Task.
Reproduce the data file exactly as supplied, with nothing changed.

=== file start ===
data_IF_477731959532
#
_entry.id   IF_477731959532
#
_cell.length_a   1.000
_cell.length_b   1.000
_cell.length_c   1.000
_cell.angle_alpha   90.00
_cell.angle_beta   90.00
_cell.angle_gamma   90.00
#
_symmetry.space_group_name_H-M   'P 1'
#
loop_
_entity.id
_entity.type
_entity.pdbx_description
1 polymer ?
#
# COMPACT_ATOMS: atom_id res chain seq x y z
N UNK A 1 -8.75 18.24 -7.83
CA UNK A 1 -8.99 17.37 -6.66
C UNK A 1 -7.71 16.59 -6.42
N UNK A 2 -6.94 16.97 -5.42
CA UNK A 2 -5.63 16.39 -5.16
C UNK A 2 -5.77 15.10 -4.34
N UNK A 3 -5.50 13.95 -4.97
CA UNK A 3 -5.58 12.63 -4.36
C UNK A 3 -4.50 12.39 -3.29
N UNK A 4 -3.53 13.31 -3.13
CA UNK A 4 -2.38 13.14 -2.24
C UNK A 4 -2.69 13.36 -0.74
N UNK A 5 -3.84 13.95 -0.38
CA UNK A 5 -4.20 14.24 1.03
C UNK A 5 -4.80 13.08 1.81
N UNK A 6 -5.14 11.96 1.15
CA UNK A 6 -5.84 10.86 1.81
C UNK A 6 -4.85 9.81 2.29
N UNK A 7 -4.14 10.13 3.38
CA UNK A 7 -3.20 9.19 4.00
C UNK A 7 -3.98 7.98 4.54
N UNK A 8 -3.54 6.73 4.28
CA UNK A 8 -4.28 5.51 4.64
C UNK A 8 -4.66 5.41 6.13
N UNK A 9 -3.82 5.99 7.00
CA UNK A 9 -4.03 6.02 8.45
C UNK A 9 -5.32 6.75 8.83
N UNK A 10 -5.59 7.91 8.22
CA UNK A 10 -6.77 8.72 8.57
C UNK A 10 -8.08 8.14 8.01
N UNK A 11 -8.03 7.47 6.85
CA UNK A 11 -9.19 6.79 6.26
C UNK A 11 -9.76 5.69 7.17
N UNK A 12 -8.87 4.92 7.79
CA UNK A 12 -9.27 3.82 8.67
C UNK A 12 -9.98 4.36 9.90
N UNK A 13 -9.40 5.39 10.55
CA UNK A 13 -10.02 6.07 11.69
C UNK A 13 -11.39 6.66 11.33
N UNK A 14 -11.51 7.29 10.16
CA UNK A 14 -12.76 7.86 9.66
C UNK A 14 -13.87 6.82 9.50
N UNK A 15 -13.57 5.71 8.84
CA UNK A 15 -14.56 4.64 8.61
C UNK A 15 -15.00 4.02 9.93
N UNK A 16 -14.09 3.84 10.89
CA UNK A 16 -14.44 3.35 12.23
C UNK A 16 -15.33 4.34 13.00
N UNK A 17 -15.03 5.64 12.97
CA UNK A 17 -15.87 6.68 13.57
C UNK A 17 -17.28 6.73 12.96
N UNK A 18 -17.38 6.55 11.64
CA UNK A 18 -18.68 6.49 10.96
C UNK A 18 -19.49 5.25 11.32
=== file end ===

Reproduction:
data_IF_477731959532
#
_entry.id   IF_477731959532
#
_cell.length_a   1.000
_cell.length_b   1.000
_cell.length_c   1.000
_cell.angle_alpha   90.00
_cell.angle_beta   90.00
_cell.angle_gamma   90.00
#
_symmetry.space_group_name_H-M   'P 1'
#
loop_
_entity.id
_entity.type
_entity.pdbx_description
1 polymer ?
#
# COMPACT_ATOMS: atom_id res chain seq x y z
N UNK A 1 -8.75 18.24 -7.83
CA UNK A 1 -8.99 17.37 -6.66
C UNK A 1 -7.71 16.59 -6.42
N UNK A 2 -6.94 16.97 -5.42
CA UNK A 2 -5.63 16.39 -5.16
C UNK A 2 -5.77 15.10 -4.34
N UNK A 3 -5.50 13.95 -4.97
CA UNK A 3 -5.58 12.63 -4.36
C UNK A 3 -4.50 12.39 -3.29
N UNK A 4 -3.53 13.31 -3.13
CA UNK A 4 -2.38 13.14 -2.24
C UNK A 4 -2.69 13.36 -0.74
N UNK A 5 -3.84 13.95 -0.38
CA UNK A 5 -4.20 14.24 1.03
C UNK A 5 -4.80 13.08 1.81
N UNK A 6 -5.14 11.96 1.15
CA UNK A 6 -5.84 10.86 1.81
C UNK A 6 -4.85 9.81 2.29
N UNK A 7 -4.14 10.13 3.38
CA UNK A 7 -3.20 9.19 4.00
C UNK A 7 -3.98 7.98 4.54
N UNK A 8 -3.54 6.73 4.28
CA UNK A 8 -4.28 5.51 4.64
C UNK A 8 -4.66 5.41 6.13
N UNK A 9 -3.82 5.99 7.00
CA UNK A 9 -4.03 6.02 8.45
C UNK A 9 -5.32 6.75 8.83
N UNK A 10 -5.59 7.91 8.22
CA UNK A 10 -6.77 8.72 8.57
C UNK A 10 -8.08 8.14 8.01
N UNK A 11 -8.03 7.47 6.85
CA UNK A 11 -9.19 6.79 6.26
C UNK A 11 -9.76 5.69 7.17
N UNK A 12 -8.87 4.92 7.79
CA UNK A 12 -9.27 3.82 8.67
C UNK A 12 -9.98 4.36 9.90
N UNK A 13 -9.40 5.39 10.55
CA UNK A 13 -10.02 6.07 11.69
C UNK A 13 -11.39 6.66 11.33
N UNK A 14 -11.51 7.29 10.16
CA UNK A 14 -12.76 7.86 9.66
C UNK A 14 -13.87 6.82 9.50
N UNK A 15 -13.57 5.71 8.84
CA UNK A 15 -14.56 4.64 8.61
C UNK A 15 -15.00 4.02 9.93
N UNK A 16 -14.09 3.84 10.89
CA UNK A 16 -14.44 3.35 12.23
C UNK A 16 -15.33 4.34 13.00
N UNK A 17 -15.03 5.64 12.97
CA UNK A 17 -15.87 6.68 13.57
C UNK A 17 -17.28 6.73 12.96
N UNK A 18 -17.38 6.55 11.64
CA UNK A 18 -18.68 6.49 10.96
C UNK A 18 -19.49 5.25 11.32